Imagine you’re a salesperson at a senior living community, and your customer is about to walk in the door. How do you avoid giving a typical, canned sales pitch? You know: “Here’s the living room, here’s the dining room, here’s the washer/dryer, over there is the pool” — basically ticking off the features like a real estate agent.
Persuading someone to make the move to a retirement community requires a deeper level of communication. He or she may be thinking, “This is the last place I’m going to live.” It’s a very emotional decision. So you need to do more than just provide information. You need to get into a person’s head and learn what his or her values are, because values guide judgments, actions, and decision making.
The discovery process can start even before your customer walks in the door. Look out in the parking lot to see what he or she is driving. Is the automobile sturdy and dependable? Is it a status symbol or is it sporty? A car says volumes about its owner.
Once the potential resident walks in, you can continue picking up subtle clues. Observe appearance and dress, listen for words and phrases that reflect values, and watch body language. Take note of whether the person is decisive or indecisive, impulsive or cautious.
As the conversation continues, slip in questions that get the person talking, and really listen to the answers. Ask about career, interests, family, habits, and the decision-making process. And, even more important, are the questions he or she asks you.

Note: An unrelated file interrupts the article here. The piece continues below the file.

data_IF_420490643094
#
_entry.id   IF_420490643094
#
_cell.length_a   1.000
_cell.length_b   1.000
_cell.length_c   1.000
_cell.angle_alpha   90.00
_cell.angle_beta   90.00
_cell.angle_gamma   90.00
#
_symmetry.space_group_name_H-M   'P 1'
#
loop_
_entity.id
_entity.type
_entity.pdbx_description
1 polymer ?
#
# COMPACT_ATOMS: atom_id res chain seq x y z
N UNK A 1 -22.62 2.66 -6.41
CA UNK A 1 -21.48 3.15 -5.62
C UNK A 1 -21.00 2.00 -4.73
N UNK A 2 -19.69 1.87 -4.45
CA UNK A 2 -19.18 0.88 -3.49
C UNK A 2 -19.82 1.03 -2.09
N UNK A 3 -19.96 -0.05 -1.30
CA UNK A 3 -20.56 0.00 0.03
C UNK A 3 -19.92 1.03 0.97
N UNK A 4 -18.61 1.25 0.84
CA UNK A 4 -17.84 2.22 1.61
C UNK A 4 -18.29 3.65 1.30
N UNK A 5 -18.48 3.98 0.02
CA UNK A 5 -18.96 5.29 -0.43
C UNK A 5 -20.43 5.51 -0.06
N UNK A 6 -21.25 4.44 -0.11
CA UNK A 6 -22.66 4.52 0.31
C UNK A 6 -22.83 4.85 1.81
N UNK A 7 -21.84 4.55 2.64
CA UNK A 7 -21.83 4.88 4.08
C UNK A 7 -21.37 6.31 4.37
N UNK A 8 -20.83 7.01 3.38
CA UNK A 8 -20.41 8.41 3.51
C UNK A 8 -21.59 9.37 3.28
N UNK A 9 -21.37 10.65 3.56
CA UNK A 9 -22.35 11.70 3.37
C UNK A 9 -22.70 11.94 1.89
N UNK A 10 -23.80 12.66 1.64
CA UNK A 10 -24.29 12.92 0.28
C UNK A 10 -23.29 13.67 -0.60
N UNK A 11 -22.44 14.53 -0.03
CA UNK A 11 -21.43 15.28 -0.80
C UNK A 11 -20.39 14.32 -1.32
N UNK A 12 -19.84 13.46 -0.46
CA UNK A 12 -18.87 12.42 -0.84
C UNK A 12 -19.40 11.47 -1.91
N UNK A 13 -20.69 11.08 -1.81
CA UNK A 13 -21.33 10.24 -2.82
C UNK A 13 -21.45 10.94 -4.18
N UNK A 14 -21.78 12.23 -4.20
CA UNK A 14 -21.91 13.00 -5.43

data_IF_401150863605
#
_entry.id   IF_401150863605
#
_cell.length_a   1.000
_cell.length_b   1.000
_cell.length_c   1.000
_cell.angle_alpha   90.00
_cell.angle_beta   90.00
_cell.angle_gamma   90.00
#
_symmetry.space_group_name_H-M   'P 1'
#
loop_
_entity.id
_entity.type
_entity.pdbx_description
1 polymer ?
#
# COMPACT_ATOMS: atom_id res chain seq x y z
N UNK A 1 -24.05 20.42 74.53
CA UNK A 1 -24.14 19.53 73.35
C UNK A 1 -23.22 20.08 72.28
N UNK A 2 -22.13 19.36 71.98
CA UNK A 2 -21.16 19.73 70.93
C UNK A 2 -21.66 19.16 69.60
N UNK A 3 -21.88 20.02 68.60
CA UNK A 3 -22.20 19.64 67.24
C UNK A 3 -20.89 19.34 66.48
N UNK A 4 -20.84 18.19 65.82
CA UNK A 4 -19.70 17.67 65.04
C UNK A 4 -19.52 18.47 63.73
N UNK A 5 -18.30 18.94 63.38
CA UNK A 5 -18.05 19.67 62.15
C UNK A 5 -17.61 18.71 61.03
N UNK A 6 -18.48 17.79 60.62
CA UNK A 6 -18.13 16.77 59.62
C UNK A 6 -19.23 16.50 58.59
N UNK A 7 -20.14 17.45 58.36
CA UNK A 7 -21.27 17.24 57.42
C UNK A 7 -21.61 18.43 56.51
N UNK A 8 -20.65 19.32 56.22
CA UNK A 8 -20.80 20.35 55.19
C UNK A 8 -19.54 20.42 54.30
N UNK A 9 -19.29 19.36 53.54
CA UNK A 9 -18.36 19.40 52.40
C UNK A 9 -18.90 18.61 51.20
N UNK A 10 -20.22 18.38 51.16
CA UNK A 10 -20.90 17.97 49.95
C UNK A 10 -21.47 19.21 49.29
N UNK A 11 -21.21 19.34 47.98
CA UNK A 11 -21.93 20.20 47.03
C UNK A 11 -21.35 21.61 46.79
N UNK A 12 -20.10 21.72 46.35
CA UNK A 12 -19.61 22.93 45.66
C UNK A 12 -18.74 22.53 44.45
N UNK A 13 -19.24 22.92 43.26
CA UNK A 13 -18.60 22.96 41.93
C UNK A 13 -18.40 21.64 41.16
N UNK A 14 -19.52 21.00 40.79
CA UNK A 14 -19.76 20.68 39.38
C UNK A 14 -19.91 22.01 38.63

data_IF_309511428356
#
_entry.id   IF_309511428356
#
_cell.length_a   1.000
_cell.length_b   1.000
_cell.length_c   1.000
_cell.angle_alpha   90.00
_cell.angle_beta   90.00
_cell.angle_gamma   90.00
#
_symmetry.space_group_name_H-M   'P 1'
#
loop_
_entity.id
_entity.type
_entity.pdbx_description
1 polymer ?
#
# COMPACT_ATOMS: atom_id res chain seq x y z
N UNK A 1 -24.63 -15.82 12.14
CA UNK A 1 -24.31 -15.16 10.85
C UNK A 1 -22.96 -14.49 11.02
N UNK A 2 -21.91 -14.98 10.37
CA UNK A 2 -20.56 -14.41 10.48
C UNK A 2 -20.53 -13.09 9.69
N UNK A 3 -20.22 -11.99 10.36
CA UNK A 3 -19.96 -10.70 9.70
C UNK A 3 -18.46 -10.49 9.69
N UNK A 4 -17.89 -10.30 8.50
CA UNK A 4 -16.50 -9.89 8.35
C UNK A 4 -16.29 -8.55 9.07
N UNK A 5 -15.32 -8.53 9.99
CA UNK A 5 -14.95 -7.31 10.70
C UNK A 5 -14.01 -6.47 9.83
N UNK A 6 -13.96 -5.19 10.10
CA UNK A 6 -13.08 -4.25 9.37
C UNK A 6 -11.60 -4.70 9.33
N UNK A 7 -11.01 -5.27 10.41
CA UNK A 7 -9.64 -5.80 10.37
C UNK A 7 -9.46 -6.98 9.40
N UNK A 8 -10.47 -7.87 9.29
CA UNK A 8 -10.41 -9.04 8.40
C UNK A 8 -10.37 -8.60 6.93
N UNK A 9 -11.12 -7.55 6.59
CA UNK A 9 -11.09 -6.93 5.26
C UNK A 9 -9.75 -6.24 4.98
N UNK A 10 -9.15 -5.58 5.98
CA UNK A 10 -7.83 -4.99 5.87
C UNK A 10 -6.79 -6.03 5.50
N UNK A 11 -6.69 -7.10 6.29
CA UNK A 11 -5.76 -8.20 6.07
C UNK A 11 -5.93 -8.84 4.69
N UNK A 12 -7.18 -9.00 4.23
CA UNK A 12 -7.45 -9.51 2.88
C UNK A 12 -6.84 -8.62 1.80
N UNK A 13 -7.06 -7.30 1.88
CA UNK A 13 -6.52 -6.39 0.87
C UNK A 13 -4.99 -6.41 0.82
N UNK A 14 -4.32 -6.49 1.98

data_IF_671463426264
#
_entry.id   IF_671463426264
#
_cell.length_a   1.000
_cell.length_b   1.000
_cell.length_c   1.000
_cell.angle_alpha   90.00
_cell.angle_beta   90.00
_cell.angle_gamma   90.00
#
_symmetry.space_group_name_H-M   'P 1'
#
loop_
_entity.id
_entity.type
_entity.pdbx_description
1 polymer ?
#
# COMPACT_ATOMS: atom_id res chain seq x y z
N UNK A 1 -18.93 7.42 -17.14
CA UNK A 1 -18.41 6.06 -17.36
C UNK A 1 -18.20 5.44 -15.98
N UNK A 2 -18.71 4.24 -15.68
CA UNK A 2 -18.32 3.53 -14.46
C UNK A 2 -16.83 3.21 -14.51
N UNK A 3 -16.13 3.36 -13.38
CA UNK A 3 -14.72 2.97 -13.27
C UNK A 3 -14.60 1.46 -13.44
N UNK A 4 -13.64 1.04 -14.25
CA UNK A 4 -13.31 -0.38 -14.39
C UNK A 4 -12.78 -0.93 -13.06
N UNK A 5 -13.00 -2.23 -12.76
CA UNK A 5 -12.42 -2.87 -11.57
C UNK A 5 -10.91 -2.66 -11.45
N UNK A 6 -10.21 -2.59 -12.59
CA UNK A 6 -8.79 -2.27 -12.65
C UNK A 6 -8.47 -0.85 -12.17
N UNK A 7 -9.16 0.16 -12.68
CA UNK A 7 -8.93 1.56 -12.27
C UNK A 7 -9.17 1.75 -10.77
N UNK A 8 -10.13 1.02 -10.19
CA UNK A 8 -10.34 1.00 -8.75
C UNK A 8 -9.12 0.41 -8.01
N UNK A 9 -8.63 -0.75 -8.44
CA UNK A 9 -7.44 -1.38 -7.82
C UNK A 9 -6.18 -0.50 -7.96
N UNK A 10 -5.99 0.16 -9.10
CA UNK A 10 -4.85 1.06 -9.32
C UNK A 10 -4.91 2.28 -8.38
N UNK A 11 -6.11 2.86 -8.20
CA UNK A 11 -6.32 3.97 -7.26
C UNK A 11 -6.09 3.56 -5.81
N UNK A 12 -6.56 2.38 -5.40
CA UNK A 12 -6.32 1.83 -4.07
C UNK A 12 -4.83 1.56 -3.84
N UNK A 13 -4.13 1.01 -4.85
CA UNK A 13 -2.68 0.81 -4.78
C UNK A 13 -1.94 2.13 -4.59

Once you’ve gleaned some insights into your customer’s values, focus on benefits that resonate with him or her, and avoid those that don’t. For instance, don’t go overboard selling the pool to someone who couldn’t care less about it. He or she might be thinking, “I’m going to pay for something I’ll never use.”
Here are just a few examples of general “values” portraits and ways to connect with each type. (Most people are a combination of more than one.)
Hearth and Home
Members of this group raised children and feel very attached to the family home. Leaving it is an emotional experience. They may say things like, “I have to consult with my son,” or mention that they are moving to be closer to family.
How to connect: Highlight amenities such as a private dining room where he or she can dine with extended family, or a guest room for visiting relatives.
A large subset of the GI generation, “Fiscal Conservatives” are careful shoppers who value financial security.
How to connect: Fiscal Conservatives often get sticker shock. For example, if you’re marketing a continuing care retirement community, your customer may be uncomfortable with high entrance fees. The solution is to explain the value of the CCRC model by comparing the costs of home ownership and community living.
This group is attracted to prestige, status and adventure. Active Individualists like to maintain their independence and live life on their own terms.
How to connect: Mention that your community is “the leader,” “exceptional,” or “the best around.” Say things like: “You can just lock the door and go, knowing your home will be safe.”
Next time you have a sales appointment, throw away that canned script, and focus on the person in front of you. Ask probing questions that will uncover his or her life values, so you can present your community in a way that connects with those values.